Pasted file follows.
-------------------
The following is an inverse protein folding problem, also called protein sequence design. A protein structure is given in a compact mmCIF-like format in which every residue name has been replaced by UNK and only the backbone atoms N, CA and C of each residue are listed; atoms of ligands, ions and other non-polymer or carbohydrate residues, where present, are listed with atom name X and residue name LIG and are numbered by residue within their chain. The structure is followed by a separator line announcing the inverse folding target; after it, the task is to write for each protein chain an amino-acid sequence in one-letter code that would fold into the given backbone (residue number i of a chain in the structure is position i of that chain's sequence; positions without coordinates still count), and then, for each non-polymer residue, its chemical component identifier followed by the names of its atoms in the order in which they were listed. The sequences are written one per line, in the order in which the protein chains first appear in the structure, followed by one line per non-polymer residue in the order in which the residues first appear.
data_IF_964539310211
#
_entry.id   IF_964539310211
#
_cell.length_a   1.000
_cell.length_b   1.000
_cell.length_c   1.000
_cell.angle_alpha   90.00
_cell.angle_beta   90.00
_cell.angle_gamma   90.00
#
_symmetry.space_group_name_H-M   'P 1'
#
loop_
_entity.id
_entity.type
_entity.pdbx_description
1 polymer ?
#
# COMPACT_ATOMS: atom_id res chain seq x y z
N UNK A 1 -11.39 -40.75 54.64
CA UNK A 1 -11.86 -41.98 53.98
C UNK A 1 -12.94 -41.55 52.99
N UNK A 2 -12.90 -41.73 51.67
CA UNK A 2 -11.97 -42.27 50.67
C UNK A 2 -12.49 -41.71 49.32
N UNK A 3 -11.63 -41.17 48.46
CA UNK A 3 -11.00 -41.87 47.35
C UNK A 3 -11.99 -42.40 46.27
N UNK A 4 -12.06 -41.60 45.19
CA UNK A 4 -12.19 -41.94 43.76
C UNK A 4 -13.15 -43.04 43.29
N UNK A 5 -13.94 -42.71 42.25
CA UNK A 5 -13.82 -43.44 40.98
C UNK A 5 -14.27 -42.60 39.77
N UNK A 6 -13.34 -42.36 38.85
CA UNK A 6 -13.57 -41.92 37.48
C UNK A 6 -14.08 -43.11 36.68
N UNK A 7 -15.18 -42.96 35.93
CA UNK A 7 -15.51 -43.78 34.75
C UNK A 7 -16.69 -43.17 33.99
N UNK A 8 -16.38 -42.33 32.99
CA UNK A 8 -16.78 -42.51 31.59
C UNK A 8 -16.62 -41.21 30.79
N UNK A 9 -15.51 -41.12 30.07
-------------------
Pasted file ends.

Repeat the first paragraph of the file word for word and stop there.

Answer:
The following is an inverse protein folding problem, also called protein sequence design. A protein structure is given in a compact mmCIF-like format in which every residue name has been replaced by UNK and only the backbone atoms N, CA and C of each residue are listed; atoms of ligands, ions and other non-polymer or carbohydrate residues, where present, are listed with atom name X and residue name LIG and are numbered by residue within their chain. The structure is followed by a separator line announcing the inverse folding target; after it, the task is to write for each protein chain an amino-acid sequence in one-letter code that would fold into the given backbone (residue number i of a chain in the structure is position i of that chain's sequence; positions without coordinates still count), and then, for each non-polymer residue, its chemical component identifier followed by the names of its atoms in the order in which they were listed. The sequences are written one per line, in the order in which the protein chains first appear in the structure, followed by one line per non-polymer residue in the order in which the residues first appear.